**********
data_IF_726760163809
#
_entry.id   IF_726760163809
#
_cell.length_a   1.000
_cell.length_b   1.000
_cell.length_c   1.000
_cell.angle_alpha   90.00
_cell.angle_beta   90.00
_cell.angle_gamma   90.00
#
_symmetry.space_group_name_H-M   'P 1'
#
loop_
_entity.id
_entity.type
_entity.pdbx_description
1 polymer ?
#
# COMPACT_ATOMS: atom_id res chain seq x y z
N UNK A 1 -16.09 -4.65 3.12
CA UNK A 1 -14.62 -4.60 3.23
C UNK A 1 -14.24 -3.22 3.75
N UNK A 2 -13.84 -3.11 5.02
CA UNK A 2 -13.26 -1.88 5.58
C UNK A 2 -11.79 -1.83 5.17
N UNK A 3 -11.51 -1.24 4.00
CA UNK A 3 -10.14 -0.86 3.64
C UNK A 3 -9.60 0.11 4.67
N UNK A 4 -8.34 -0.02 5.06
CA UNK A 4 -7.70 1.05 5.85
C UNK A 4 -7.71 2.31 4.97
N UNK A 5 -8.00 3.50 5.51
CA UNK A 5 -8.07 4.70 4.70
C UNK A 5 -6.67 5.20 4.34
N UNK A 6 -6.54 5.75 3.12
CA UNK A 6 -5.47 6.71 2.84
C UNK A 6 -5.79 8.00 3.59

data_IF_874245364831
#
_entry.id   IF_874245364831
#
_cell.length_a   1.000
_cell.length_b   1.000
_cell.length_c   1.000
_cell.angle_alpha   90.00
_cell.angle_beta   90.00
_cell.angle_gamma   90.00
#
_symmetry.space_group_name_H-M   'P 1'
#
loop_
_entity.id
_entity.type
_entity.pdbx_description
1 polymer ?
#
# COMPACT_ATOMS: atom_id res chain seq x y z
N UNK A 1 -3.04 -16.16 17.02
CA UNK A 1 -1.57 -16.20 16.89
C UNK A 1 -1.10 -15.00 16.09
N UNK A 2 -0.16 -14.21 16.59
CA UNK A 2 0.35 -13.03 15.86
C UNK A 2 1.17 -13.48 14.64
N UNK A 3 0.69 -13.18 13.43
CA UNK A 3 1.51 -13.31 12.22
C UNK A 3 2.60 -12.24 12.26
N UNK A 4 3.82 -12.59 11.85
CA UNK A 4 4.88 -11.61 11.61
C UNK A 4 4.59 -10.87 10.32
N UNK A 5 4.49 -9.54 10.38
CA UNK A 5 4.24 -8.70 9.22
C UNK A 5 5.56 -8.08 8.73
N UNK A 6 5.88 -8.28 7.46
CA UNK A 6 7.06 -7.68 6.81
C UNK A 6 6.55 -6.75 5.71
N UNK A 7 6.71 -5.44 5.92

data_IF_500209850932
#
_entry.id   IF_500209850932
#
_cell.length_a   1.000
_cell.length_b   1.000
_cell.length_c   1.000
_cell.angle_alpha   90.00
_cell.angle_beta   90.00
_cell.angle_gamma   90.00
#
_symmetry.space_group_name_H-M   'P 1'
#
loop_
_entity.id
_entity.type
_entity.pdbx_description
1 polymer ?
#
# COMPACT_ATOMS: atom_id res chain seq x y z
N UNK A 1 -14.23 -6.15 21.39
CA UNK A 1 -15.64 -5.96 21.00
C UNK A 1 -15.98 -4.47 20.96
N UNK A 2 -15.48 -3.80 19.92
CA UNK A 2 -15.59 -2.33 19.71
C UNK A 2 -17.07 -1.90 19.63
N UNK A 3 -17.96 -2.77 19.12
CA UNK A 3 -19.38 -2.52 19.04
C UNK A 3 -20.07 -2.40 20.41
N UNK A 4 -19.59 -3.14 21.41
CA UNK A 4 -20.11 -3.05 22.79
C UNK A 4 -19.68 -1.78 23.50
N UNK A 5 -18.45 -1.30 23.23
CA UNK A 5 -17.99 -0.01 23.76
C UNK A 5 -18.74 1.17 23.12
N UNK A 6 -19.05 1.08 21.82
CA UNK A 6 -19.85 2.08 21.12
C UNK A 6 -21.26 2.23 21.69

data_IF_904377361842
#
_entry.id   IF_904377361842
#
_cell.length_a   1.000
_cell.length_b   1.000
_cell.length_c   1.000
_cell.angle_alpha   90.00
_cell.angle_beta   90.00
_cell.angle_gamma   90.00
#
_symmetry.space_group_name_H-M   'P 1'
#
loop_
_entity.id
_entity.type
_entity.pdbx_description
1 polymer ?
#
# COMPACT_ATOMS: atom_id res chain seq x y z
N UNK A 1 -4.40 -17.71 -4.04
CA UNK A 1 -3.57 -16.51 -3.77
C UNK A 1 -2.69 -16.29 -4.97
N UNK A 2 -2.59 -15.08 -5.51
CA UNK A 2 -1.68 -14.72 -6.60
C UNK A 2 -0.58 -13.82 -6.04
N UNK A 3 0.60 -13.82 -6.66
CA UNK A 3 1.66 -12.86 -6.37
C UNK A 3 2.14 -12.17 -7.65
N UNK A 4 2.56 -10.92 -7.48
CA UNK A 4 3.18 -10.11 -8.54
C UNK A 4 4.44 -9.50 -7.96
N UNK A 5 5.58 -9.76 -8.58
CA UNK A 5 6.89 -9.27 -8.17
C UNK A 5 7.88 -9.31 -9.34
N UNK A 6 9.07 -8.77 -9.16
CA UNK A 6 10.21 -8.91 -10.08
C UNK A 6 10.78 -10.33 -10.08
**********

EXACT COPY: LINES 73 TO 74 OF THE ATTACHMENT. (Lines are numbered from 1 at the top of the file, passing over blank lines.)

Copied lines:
C UNK A 5 5.56 -8.08 8.73
N UNK A 6 5.88 -8.28 7.46